The Newfoundland's Great Northern Peninsula has a long history of European contact, beginning with the Viking who briefly occupied L'Anse aux Meadows about 1000 years ago. Later, during the late 1500s' and the 1600's the Basque fished along Newfoundland's west coast and named many of the places, including Port au Choix. During these years the French and English fought for control of the island. The English finally succeeded in 1713.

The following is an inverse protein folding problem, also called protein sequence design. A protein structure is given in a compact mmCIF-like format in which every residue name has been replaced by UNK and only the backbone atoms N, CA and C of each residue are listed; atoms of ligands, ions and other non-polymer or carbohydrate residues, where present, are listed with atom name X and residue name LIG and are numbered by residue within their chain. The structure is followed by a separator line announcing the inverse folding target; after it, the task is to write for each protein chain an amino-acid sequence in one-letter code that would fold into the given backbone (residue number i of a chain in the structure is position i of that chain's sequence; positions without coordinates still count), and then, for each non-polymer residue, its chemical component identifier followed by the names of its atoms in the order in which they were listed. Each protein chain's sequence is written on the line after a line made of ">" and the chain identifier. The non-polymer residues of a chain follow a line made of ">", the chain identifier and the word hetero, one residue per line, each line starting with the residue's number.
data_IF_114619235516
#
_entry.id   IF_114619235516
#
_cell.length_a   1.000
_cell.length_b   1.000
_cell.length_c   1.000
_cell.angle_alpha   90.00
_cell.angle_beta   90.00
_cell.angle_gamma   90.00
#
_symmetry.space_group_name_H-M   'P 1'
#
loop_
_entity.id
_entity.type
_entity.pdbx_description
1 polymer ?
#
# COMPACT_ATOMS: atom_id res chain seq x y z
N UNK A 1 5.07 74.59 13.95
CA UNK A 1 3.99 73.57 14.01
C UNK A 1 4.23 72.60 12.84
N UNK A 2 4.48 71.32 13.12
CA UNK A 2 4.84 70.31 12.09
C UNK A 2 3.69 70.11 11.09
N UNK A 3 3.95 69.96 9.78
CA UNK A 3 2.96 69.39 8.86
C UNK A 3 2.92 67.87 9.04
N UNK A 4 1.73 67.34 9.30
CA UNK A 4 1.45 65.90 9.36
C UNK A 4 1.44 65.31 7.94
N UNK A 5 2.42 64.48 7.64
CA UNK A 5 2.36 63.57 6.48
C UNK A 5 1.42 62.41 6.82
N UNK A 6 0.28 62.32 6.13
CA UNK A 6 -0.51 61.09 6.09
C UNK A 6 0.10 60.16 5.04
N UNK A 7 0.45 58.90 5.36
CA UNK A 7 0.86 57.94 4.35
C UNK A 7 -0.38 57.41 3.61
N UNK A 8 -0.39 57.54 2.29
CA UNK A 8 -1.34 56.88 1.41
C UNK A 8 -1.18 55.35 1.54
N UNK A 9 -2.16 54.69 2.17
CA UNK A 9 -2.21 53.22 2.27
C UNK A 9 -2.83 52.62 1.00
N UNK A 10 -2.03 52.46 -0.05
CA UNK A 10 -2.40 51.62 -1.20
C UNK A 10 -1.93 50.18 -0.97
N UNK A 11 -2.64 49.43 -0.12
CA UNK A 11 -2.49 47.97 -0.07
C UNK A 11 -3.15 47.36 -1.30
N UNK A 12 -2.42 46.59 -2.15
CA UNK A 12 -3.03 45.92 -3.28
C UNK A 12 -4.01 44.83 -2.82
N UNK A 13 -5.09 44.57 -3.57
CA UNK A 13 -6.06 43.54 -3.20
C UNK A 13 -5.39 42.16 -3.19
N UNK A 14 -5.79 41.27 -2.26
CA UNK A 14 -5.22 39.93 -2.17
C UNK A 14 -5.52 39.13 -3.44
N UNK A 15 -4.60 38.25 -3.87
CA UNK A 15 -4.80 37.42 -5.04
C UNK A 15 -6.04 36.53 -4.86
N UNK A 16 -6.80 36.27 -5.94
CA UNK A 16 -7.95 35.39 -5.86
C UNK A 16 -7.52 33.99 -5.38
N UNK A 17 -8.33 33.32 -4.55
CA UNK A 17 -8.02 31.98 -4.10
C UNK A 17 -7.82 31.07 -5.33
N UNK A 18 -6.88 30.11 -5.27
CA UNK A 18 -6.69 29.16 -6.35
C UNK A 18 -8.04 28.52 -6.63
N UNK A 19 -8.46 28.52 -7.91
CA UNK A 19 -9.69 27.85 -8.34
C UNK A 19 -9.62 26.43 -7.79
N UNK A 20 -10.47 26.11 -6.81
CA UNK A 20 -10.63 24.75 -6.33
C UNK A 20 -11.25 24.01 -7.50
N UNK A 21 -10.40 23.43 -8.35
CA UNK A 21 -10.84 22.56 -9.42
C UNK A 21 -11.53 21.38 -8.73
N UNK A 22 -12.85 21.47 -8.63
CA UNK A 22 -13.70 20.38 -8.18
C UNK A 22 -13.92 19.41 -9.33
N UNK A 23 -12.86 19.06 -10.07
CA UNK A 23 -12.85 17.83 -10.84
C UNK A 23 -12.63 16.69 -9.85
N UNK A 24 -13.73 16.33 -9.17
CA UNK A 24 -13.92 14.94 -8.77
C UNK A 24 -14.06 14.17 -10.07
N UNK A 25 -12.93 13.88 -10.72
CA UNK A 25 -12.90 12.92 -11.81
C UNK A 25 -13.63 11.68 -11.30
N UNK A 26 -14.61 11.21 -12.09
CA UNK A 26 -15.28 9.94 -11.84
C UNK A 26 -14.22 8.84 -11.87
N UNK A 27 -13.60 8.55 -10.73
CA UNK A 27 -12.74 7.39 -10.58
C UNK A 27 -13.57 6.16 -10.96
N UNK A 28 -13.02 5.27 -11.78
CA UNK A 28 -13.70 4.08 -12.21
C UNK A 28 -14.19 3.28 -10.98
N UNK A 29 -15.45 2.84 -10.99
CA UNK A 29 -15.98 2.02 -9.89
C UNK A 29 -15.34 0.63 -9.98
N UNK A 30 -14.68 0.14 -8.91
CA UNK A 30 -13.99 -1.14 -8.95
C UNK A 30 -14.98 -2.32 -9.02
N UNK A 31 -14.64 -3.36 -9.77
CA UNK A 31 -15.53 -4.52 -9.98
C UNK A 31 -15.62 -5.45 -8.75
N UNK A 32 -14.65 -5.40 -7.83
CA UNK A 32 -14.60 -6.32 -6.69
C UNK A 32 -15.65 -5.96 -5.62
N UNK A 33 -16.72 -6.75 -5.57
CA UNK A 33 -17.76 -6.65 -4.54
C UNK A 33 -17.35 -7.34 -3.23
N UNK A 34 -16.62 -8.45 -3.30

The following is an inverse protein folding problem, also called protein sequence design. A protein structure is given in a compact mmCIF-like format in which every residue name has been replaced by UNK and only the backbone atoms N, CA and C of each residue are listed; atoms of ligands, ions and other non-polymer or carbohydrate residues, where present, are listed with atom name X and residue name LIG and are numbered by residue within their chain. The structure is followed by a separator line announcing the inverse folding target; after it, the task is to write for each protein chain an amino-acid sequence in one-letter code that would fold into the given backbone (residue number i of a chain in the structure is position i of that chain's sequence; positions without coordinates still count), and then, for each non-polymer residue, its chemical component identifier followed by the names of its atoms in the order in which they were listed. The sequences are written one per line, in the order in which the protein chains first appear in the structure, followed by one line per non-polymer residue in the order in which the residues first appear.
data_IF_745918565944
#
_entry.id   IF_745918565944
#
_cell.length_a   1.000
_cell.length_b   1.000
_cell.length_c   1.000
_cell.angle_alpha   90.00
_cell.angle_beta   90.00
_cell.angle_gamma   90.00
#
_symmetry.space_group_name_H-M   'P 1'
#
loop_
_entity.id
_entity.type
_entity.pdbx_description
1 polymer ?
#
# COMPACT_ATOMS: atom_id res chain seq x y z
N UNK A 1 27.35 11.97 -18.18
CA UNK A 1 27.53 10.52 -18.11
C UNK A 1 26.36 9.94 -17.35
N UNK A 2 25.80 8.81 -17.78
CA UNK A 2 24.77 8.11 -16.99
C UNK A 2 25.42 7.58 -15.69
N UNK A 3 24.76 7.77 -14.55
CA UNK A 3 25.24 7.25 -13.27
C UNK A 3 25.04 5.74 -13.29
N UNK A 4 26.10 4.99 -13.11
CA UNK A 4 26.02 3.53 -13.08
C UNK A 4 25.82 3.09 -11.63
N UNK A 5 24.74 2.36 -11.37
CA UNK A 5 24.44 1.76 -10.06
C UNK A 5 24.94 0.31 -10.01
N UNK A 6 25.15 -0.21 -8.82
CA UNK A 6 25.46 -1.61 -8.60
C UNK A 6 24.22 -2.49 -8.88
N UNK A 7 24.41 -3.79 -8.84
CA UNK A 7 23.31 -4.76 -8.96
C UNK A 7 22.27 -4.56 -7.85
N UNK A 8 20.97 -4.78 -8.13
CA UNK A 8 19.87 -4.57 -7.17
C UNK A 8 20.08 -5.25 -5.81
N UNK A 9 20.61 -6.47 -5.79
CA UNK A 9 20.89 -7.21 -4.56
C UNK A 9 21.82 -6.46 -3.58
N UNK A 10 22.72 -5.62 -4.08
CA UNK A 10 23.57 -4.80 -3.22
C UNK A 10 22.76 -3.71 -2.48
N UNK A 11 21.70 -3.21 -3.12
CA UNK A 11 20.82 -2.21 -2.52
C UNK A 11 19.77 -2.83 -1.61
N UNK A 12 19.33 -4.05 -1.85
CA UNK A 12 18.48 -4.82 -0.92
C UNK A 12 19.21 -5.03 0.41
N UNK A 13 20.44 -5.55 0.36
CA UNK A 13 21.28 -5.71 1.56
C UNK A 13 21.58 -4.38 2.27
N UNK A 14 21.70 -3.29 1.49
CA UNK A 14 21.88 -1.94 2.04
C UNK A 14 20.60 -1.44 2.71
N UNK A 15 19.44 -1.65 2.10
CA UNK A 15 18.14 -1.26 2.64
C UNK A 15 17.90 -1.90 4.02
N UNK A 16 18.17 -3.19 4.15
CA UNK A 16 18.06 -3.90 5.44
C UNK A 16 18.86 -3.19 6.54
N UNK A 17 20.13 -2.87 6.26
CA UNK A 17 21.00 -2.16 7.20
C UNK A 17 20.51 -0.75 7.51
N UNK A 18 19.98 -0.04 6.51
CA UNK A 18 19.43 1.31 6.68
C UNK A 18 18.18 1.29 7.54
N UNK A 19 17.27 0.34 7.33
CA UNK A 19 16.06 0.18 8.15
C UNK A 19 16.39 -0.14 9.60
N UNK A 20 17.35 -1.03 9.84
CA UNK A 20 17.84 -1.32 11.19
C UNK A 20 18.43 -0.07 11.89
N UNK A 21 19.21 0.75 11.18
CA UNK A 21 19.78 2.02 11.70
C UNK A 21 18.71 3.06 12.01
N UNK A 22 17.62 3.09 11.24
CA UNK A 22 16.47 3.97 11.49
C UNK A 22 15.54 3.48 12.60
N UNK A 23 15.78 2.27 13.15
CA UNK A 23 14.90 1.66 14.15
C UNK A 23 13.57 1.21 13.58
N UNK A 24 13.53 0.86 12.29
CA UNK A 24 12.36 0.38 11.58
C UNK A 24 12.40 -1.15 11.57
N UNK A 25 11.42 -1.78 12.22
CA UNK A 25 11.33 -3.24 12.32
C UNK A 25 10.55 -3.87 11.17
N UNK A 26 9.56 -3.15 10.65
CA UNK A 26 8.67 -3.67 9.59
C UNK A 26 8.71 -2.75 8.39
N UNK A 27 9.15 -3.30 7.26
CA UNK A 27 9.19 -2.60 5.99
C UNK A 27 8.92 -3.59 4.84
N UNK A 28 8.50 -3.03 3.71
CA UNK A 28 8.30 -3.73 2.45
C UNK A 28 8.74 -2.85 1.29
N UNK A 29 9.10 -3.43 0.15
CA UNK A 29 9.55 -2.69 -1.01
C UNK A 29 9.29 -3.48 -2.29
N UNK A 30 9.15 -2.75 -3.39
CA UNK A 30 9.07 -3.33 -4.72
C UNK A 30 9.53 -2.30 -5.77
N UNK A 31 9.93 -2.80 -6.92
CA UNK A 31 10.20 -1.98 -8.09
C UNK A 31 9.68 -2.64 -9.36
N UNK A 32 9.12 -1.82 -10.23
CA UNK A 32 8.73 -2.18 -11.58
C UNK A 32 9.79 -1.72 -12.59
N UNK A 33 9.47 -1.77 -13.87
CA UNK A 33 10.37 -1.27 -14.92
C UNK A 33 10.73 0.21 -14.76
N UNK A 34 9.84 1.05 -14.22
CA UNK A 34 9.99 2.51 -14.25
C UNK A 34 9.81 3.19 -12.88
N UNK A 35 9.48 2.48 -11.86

From 1713 to 1904, the French continued to have fishing rights to the area around Port au Choix and much of the northwest coast. Under treaty with Britain, the French had rights to catch and dry fish on shore and English settlement of Newfoundland's northwest coast was discouraged. French rights to dry fish on the shore were terminated in 1904 and Newfoundland joined Canada in 1949.